Assembly OKs bill to extend statute of limitations on sex abuse


SACRAMENTO — A bill that would give some victims of childhood sexual abuse more time to file lawsuits narrowly passed the Assembly on Wednesday, following emotional appeals from lawmakers and nearly an hour of extended wrangling for votes.

The measure, by Sen. Jim Beall (D-San Jose), would lift the statute of limitations for one year to enable some abuse victims to sue private or nonprofit employers that failed to protect them from known molesters.

Assemblywoman Nancy Skinner (D-Berkeley) spoke of her own childhood abuse in advocating the bill.


“We cannot put a timeline on what triggers our ability to deal with an experience we had as a child,” Skinner said, adding that she did not confront her past until her daughter reached the age when Skinner’s abuse started.

The proposal is vehemently opposed by the Catholic Church, along with associations of private schools and nonprofit organizations. Opponents say that by not extending the statute of limitations for victims to sue public entities, the proposal unfairly targets private institutions.

Assemblywoman Diane L. Harkey (R-Dana Point), recalling her childhood steeped in the Catholic Church and parochial schools, said she had “an absolutely marvelous experience. I am so very, very sorry for those who did not. That being said, this is not about one religion.”

“This bill ought to be broad-based. It ought to be about victims. It ought not to be just about reopening wounds and feeding trial attorneys,” Harkey said.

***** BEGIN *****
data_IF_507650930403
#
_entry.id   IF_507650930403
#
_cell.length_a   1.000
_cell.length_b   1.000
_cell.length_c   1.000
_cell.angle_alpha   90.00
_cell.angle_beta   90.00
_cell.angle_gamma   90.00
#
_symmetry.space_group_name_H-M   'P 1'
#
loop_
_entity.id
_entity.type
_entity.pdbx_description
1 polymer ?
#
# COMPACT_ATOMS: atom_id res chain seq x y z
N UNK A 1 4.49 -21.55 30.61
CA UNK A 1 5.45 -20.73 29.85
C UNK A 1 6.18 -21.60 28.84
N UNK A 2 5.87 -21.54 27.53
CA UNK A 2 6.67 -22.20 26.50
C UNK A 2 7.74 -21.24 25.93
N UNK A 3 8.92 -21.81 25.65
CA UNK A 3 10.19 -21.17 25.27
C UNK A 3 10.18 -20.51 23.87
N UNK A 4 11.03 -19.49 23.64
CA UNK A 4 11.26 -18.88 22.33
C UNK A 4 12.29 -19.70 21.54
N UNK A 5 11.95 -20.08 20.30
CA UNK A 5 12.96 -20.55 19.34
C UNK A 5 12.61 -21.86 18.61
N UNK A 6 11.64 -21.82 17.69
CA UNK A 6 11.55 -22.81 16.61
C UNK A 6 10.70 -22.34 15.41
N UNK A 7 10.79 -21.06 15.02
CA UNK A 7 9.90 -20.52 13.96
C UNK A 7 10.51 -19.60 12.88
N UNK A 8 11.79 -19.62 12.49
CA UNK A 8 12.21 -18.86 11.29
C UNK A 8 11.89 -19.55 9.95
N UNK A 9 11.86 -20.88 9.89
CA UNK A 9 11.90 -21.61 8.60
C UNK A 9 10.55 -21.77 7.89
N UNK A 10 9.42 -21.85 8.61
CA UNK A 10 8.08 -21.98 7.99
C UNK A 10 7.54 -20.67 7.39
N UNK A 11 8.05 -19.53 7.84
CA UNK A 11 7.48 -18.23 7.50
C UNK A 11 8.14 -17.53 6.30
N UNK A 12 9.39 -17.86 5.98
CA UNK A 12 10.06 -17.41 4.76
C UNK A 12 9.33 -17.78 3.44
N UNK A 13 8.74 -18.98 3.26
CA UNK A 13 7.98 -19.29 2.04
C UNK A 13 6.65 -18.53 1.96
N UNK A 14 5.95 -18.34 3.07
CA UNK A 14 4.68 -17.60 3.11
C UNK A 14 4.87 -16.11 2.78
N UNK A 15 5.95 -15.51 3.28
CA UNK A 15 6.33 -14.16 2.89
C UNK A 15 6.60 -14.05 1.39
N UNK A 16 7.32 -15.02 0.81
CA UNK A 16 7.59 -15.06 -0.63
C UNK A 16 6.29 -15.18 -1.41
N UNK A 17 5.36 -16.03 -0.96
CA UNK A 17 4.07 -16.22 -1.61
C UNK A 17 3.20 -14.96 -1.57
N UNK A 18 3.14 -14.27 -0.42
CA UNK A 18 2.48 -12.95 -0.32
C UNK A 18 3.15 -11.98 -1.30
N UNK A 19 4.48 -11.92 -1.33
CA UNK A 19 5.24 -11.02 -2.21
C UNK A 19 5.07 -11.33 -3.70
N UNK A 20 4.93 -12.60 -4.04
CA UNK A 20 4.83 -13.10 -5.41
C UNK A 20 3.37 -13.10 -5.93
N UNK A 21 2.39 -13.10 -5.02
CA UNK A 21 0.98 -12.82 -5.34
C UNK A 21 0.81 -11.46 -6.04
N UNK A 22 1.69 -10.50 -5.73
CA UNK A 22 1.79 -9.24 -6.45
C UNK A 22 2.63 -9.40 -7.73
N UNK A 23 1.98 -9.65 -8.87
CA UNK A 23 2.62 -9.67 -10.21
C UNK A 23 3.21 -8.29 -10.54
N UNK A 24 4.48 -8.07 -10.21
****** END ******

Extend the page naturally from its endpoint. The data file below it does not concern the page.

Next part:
The bill set off a fierce lobbying effort, both inside the Capitol and in church pews throughout the state. Churches and other opponents encouraged their congregations to contact their legislators against the bill.

The jockeying continued on the Assembly floor. The bill originally was three votes short of securing passage. After keeping the vote open for nearly an hour, supporters cobbled together a bare-bones 41-vote majoirty.

“You could on the floor see people almost visibly struggling with the issue,” said Assemblyman Roger Dickinson (D-Sacramento) in an interview after the vote. “Nobody believes that someone who has perpetrated sexual abuse, especially against a child, should escape accountability for that kind of behavior.”

“Many of them were very torn between that first sense and that second sense of belief in, and loyalty to, institutions that they hold in high regard,” said Dickinson, who spoke in favor of the bill on the floor.

The measure now heads to the Senate for consideration.


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